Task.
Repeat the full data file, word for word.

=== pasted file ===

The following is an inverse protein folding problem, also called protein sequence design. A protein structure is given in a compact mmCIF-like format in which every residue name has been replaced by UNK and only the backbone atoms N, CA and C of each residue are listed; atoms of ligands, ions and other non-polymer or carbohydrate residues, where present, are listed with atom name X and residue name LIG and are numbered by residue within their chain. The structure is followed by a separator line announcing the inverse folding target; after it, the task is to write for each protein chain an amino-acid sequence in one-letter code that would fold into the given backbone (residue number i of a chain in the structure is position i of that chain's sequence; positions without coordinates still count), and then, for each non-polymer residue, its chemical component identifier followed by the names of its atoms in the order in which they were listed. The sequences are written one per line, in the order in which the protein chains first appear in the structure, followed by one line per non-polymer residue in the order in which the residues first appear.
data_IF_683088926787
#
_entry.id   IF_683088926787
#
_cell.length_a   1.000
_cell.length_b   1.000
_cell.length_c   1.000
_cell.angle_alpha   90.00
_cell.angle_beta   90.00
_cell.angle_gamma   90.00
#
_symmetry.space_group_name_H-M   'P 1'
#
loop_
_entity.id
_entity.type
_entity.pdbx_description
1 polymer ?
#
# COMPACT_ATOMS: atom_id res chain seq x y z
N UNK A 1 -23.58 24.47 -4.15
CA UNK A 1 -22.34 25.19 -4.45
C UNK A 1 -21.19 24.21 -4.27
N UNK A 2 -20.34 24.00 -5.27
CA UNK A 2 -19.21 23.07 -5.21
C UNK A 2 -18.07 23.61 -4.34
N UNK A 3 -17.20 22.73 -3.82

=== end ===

The following is an inverse protein folding problem, also called protein sequence design. A protein structure is given in a compact mmCIF-like format in which every residue name has been replaced by UNK and only the backbone atoms N, CA and C of each residue are listed; atoms of ligands, ions and other non-polymer or carbohydrate residues, where present, are listed with atom name X and residue name LIG and are numbered by residue within their chain. The structure is followed by a separator line announcing the inverse folding target; after it, the task is to write for each protein chain an amino-acid sequence in one-letter code that would fold into the given backbone (residue number i of a chain in the structure is position i of that chain's sequence; positions without coordinates still count), and then, for each non-polymer residue, its chemical component identifier followed by the names of its atoms in the order in which they were listed. The sequences are written one per line, in the order in which the protein chains first appear in the structure, followed by one line per non-polymer residue in the order in which the residues first appear.
data_IF_683088926787
#
_entry.id   IF_683088926787
#
_cell.length_a   1.000
_cell.length_b   1.000
_cell.length_c   1.000
_cell.angle_alpha   90.00
_cell.angle_beta   90.00
_cell.angle_gamma   90.00
#
_symmetry.space_group_name_H-M   'P 1'
#
loop_
_entity.id
_entity.type
_entity.pdbx_description
1 polymer ?
#
# COMPACT_ATOMS: atom_id res chain seq x y z
N UNK A 1 -23.58 24.47 -4.15
CA UNK A 1 -22.34 25.19 -4.45
C UNK A 1 -21.19 24.21 -4.27
N UNK A 2 -20.34 24.00 -5.27
CA UNK A 2 -19.21 23.07 -5.21
C UNK A 2 -18.07 23.61 -4.34
N UNK A 3 -17.20 22.73 -3.82